Their pampered kin (lucky to pop up in my flowerbeds) are massive but still have dormant flowers, heads nodding like they're asleep.
The volunteers have been the stars of this early spring. I welcome some (like the poppies, the sunflowers, the left over wildflower seeds I threw around carelessly in the fall). Others I recognize with a sigh and a question. If horseherb is so prevalent and hardy, should I just give in and grant it square footage? At least it is soft, unlike the greenbriar that it rearing its head in patches..
A cutleaf daisy that could care less about my gravel landscaping. It is massive and has survived many tramplings by my kids..
Bluebonnet in the dryest most desolate corner of the lot..
Horseherb, well on it's way. I laugh when I see it for sale at nurseries it is so common in my yard. With some rain it makes a soft green carpet with cheerful yellow flowers, but it shrivels into dry black sandpaper when the drought hits hard.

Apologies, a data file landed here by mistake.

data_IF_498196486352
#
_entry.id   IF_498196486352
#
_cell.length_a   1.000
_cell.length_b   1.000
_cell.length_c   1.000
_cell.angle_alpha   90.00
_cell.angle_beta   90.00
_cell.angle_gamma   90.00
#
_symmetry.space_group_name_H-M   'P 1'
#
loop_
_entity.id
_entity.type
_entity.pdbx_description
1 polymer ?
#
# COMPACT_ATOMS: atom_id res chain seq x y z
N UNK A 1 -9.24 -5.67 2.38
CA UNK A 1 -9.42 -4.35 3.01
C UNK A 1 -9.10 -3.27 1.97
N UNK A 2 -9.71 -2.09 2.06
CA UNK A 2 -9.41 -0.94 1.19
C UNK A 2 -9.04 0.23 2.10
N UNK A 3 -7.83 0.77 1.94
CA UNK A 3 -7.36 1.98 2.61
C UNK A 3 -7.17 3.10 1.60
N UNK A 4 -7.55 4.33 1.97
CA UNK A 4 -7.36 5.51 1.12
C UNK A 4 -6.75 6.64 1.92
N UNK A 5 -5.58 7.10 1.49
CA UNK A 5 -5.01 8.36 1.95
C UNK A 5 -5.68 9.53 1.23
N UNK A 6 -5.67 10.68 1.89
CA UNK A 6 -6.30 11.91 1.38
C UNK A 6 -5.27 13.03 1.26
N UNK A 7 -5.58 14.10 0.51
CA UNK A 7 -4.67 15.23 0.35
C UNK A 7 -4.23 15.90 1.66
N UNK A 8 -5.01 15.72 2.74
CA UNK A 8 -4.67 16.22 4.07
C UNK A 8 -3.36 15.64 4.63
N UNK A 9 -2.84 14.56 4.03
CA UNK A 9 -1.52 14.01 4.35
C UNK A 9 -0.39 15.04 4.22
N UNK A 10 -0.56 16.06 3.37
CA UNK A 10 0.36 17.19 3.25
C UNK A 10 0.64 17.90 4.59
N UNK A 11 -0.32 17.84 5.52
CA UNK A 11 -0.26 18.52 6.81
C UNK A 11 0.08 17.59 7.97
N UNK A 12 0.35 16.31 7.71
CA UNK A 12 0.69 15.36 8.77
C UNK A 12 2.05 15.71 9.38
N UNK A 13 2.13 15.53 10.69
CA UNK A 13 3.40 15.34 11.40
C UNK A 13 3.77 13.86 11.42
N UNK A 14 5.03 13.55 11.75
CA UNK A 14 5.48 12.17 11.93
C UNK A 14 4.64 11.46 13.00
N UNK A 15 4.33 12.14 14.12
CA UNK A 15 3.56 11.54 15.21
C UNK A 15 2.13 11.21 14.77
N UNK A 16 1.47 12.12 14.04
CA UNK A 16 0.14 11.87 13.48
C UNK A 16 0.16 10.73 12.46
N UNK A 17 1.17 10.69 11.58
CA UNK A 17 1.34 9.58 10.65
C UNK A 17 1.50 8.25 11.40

Greenbriar. Should I create a garden sculpture and train it to grow just to spite it?
Wild onions that were also indifferent to being covered in 2 inches of crushed granite. I find them beautiful.
A different wild onion in the front yard
The coral honeysuckle is still blooming away, and the wisteria is covered in fat bumblebees.
Blooms spilling over
The hammock is a new favorite spot to swing in in the late afternoon. A perfect nap spot (or child reading nook).
My red yucca (Hesperaloe parviflora) up front has become wide and massive, but is stingy with blooms usually. It must have had a good winter because I noted at least one stalk pushing upwards today.
And finally the shady dry bed up front is waking up, with bright new green at the base of the perennials..
Mmm chile piquins!
Cedar Sage looking vigorous
Once my flashy (not local!) irises peter out these guys will have to step it up.
Things are more overgrown in the front beds, with the purple lantana blooming everywhere but where it should, last fall's leaves laying uncleared and an unkempt mix of wild onions and husband-planted Home Depot plants sit half grown.
My cast iron plants are never lush, but have put up with my neglect for 8 years..
The Mexican petunias (Ruellias) have been wonderful, too.